Applications of Multi Sensory Therapy
Multi sensory therapy has a vast range of applications, not only for sufferers of sensory impairment and learning difficulties but for the healthcare and education sectors in general. From the management of psychological and behavioural disorders in healthcare facilities to the promotion of learning and play in schools and nurseries, the multi sensory approach offers up a wealth of opportunity across virtually all areas of health, learning and development.
Multi Sensory Therapy for Specific Abilities
Multi sensory therapy can benefit individuals with the following conditions and abilities:
- Asperger’s syndrome (ASP)
- Attention deficit hyperactivity disorder
- Autism (AUT)
- Autistic spectrum disorder (ASD)
- Brain injury
- Cerebral palsy (CP)
- Down syndrome (Downs)
- Dyspraxia (DCD)
- Emotional and behavioural disorder (EBD)
- Epilepsy (EPI)
- Moderate learning difficulties (MLD)
- Physical difficulties (PHY DIFF)
- Profound and multiple learning difficulties
- Psychological disorders
- Sensory processing disorder (SPD)
- Severe learning difficulties (SLD)
- Visual impairment (VI)
Applications for Health and Social Care
Multi sensory therapy has a diverse range of applications across many different areas of health and social care, including nursing homes, care homes, hospices, health centres, hospitals, psychiatric hospitals, social work facilities, counselling practices and prisons.
The multi sensory approach can help nurture relationships between staff and patients, increasing morale and helping each to better understand the other – even outside the multi sensory environment. Patients with behavioural problems are left feeling happier, more relaxed and more aware of their environment, as well as being better able to communicate their thoughts effectively and appropriately.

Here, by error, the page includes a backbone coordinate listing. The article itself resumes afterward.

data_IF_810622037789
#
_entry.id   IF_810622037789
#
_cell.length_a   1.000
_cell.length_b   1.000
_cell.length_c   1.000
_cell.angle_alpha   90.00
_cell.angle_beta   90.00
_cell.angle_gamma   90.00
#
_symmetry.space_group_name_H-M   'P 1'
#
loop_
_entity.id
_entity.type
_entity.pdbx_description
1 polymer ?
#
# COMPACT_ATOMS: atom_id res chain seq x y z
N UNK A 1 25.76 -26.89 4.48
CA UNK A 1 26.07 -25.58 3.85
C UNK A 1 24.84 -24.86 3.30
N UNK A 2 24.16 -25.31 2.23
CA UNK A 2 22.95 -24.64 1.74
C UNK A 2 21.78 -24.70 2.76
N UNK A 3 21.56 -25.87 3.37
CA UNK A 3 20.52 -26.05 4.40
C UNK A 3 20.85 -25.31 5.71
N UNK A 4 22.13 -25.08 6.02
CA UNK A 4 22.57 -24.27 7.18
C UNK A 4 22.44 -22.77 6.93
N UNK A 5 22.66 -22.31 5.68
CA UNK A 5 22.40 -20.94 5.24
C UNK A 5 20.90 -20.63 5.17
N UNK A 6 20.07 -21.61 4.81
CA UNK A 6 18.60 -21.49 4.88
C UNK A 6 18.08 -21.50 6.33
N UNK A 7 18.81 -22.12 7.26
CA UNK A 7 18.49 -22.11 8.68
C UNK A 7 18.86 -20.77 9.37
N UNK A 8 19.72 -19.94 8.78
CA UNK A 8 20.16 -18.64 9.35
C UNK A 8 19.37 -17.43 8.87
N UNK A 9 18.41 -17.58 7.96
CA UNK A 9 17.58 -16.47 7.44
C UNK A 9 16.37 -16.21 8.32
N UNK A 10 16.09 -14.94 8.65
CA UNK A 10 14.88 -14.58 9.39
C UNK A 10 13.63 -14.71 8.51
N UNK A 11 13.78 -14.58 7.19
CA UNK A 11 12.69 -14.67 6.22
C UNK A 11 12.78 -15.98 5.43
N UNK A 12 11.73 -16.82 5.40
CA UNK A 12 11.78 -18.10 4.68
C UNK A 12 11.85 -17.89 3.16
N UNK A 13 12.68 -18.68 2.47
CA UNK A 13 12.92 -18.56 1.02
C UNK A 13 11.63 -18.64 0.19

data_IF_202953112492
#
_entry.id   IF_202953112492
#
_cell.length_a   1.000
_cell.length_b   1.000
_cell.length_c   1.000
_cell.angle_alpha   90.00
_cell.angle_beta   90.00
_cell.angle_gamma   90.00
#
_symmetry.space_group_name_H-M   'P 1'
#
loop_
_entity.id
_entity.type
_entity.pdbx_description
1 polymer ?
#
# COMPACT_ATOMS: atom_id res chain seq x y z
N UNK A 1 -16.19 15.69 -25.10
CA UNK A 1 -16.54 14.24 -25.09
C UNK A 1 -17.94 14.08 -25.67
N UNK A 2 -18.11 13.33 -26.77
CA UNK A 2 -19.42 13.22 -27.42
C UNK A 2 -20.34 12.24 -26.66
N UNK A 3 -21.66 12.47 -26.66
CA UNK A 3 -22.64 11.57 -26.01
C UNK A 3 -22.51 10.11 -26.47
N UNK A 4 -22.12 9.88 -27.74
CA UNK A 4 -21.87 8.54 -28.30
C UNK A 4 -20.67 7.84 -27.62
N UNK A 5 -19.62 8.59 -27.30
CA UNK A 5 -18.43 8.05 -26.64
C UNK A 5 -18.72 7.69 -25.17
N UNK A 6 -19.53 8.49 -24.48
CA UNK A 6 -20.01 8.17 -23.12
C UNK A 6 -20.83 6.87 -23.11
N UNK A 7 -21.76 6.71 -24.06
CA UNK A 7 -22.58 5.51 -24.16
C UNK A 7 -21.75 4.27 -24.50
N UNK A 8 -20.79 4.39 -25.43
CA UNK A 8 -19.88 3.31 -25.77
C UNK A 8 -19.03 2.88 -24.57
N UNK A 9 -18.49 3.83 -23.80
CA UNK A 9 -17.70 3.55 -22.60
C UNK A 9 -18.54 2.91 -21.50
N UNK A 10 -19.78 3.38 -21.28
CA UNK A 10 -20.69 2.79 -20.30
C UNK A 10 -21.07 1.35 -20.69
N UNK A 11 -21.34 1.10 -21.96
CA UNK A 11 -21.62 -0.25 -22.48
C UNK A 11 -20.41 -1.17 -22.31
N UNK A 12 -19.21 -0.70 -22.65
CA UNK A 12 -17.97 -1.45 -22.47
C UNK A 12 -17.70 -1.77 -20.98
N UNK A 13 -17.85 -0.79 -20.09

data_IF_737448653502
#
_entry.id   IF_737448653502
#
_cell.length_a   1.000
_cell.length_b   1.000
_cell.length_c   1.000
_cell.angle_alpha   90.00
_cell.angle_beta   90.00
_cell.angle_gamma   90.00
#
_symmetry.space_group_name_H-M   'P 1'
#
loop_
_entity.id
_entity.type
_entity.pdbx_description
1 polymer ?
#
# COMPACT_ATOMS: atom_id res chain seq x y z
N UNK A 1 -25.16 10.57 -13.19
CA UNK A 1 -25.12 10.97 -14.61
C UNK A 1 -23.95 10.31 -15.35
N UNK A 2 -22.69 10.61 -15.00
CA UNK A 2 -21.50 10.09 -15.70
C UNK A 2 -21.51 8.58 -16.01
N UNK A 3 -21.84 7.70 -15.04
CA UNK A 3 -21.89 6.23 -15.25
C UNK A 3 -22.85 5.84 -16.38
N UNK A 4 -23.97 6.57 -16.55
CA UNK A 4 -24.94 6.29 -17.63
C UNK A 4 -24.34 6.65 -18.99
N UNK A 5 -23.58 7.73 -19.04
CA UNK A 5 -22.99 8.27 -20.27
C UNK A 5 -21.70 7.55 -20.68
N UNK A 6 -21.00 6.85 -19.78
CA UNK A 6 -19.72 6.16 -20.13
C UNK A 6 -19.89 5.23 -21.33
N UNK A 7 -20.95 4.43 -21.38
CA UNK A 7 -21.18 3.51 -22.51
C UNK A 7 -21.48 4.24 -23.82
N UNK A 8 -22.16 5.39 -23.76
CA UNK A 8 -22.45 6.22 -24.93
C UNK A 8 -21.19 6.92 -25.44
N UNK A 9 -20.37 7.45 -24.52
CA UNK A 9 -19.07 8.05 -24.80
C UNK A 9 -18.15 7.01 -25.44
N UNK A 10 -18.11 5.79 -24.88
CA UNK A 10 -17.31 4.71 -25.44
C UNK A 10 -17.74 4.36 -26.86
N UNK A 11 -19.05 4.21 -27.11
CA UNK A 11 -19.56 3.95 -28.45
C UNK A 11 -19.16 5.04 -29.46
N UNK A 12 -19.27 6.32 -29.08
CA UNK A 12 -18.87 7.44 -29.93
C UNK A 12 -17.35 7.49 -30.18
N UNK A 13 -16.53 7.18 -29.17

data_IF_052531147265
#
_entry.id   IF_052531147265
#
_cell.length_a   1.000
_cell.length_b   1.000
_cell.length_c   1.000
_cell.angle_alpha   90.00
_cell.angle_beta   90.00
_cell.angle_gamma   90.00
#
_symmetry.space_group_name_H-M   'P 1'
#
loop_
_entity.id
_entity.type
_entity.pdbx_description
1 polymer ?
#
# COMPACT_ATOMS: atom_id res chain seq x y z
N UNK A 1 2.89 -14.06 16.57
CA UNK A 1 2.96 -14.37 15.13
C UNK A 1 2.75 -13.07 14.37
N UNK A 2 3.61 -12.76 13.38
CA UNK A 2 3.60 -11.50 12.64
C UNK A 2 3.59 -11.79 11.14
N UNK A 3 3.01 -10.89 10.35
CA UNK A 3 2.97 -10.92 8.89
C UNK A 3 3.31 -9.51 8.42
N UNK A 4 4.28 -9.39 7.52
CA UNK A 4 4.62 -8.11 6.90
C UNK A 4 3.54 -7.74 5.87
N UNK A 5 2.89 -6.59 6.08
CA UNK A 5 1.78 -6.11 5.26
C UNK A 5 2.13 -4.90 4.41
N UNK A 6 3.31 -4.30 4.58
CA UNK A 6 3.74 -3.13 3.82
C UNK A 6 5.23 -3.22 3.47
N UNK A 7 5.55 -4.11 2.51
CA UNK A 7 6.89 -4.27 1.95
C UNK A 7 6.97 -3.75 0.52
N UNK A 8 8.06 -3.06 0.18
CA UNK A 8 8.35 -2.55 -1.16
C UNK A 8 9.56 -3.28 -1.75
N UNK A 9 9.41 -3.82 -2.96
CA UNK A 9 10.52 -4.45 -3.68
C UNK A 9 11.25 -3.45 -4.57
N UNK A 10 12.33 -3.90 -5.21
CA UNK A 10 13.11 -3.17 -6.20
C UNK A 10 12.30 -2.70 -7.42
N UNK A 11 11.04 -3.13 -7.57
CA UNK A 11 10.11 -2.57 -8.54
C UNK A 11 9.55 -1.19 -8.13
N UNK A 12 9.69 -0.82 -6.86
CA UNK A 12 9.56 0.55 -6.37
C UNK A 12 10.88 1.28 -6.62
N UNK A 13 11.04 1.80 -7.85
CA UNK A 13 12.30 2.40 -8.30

Levels of physical pain, depression and disability of functioning (e.g. psychosocial, sleep) are reduced, along with feelings of boredom, anxiety and sadness.
Multi Sensory Teaching and Learning
The vast majority of teaching is done through auditory and visual stimulation. For children with auditory and/or visual impairments, this can severely restrict learning and development.
Multi sensory teaching can help children with learning differences, such as difficulties in learning to read, by engaging them on multiple levels. They can also enable teachers in both mainstream and special schools to accommodate different learning styles.
Multi sensory learning techniques range from standard practices to new and creative approaches, for example:
- Visual: representing concepts through text and/or pictures on paper, posters, flash cards etc.
- Auditory: listening to teachers, peers and audio books
- Tactile: using small materials (‘manipulatives’) to represent number values and teach maths
- Kinetic: using activities such as clapping and singing to aid the understanding of concepts
If you would like to see some real life examples demonstrating how multi sensory therapy can benefit children and adults, read these case studies.